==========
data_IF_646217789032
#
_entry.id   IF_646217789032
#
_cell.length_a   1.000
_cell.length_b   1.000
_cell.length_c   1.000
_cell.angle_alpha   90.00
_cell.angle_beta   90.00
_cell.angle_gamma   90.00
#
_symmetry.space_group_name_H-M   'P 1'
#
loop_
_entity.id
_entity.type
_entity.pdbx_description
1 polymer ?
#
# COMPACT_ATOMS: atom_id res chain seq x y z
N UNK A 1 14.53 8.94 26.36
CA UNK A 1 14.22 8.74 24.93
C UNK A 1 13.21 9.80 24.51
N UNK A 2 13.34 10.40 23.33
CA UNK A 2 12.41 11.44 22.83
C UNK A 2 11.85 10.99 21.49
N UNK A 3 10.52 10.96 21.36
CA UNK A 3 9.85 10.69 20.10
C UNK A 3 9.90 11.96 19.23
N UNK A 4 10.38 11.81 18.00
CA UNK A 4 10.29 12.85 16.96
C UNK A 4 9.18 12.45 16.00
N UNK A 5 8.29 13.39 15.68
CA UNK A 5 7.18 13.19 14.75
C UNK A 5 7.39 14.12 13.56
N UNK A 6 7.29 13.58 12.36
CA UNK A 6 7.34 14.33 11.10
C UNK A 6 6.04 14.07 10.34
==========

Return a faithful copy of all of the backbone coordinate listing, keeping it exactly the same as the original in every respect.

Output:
data_IF_646217789032
#
_entry.id   IF_646217789032
#
_cell.length_a   1.000
_cell.length_b   1.000
_cell.length_c   1.000
_cell.angle_alpha   90.00
_cell.angle_beta   90.00
_cell.angle_gamma   90.00
#
_symmetry.space_group_name_H-M   'P 1'
#
loop_
_entity.id
_entity.type
_entity.pdbx_description
1 polymer ?
#
# COMPACT_ATOMS: atom_id res chain seq x y z
N UNK A 1 14.53 8.94 26.36
CA UNK A 1 14.22 8.74 24.93
C UNK A 1 13.21 9.80 24.51
N UNK A 2 13.34 10.40 23.33
CA UNK A 2 12.41 11.44 22.83
C UNK A 2 11.85 10.99 21.49
N UNK A 3 10.52 10.96 21.36
CA UNK A 3 9.85 10.69 20.10
C UNK A 3 9.90 11.96 19.23
N UNK A 4 10.38 11.81 18.00
CA UNK A 4 10.29 12.85 16.96
C UNK A 4 9.18 12.45 16.00
N UNK A 5 8.29 13.39 15.68
CA UNK A 5 7.18 13.19 14.75
C UNK A 5 7.39 14.12 13.56
N UNK A 6 7.29 13.58 12.36
CA UNK A 6 7.34 14.33 11.10
C UNK A 6 6.04 14.07 10.34